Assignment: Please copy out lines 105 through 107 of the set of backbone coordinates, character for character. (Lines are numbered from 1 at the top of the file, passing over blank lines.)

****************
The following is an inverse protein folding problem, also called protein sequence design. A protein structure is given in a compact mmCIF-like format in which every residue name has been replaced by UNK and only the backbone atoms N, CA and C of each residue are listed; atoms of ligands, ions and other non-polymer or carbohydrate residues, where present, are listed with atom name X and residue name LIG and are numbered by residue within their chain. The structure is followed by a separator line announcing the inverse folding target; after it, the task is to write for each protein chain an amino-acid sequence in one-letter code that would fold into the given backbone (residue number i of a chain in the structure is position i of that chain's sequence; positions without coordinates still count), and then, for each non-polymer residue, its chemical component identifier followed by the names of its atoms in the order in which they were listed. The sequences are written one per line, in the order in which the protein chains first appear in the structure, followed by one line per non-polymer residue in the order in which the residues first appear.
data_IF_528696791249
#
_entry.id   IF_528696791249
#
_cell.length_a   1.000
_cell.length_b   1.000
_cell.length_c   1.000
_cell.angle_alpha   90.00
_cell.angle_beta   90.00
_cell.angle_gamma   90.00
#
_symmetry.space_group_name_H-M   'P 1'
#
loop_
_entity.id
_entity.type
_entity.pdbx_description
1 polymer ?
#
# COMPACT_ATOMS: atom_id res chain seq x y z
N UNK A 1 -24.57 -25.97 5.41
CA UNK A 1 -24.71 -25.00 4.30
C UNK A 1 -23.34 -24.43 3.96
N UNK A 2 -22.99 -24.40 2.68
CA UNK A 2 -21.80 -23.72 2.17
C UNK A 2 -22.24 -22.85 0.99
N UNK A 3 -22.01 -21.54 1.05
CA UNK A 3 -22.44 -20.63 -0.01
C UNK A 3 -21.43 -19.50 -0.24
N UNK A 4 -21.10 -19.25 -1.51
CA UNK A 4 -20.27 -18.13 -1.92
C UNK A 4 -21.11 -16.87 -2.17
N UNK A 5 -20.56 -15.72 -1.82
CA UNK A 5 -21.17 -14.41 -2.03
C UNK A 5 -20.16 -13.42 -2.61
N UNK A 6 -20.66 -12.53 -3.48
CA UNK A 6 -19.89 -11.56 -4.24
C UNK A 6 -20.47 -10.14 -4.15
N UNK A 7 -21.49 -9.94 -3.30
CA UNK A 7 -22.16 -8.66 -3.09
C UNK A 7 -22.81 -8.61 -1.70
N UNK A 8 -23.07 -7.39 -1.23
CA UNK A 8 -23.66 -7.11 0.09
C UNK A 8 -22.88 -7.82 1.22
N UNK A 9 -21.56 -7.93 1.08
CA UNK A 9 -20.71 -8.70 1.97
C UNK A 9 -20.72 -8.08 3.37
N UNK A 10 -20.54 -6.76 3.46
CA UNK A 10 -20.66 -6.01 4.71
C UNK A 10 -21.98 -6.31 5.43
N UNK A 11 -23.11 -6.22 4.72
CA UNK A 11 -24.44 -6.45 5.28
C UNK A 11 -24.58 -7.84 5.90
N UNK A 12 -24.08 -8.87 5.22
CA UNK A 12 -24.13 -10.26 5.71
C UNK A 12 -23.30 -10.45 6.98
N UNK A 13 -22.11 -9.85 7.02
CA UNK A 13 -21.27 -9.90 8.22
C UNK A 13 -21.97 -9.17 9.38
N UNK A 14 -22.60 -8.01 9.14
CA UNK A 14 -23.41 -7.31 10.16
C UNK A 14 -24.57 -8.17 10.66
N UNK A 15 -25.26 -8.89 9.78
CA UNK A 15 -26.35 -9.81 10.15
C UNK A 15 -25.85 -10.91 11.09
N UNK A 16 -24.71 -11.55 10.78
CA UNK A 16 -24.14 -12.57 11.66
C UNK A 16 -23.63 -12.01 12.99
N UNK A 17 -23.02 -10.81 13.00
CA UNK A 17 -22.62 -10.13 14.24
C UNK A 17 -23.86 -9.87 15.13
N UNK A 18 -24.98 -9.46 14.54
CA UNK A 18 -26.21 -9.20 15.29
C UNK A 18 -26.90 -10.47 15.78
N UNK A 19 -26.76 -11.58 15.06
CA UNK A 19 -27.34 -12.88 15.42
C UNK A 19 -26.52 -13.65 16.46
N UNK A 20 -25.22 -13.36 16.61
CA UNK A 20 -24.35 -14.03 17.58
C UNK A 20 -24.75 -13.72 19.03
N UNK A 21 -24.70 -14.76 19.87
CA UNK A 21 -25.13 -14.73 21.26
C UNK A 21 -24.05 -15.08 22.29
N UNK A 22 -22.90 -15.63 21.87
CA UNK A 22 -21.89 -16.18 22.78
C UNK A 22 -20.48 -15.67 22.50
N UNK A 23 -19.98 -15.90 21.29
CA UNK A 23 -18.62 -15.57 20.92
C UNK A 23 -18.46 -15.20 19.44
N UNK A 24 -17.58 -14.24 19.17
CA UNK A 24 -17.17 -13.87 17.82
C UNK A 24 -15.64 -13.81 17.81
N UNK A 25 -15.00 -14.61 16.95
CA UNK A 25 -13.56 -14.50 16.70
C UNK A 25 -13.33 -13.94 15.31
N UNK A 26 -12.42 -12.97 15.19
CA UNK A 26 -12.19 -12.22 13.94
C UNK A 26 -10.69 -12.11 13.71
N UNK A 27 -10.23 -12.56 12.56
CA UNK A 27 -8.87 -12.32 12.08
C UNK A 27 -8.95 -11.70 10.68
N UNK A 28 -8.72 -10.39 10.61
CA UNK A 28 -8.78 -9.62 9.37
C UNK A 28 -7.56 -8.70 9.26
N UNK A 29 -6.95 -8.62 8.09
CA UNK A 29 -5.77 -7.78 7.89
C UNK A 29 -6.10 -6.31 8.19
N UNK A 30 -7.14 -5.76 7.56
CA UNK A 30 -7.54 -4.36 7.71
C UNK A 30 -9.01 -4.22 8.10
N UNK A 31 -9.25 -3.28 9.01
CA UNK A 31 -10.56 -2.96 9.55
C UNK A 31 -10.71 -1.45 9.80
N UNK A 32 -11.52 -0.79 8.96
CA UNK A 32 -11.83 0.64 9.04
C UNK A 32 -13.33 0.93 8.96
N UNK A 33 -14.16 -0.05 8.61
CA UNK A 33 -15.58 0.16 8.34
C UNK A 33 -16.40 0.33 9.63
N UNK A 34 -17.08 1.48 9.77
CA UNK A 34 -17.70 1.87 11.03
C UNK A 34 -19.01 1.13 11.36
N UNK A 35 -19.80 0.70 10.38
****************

C UNK A 28 -7.56 -8.70 9.26
N UNK A 29 -6.95 -8.62 8.09
CA UNK A 29 -5.77 -7.78 7.89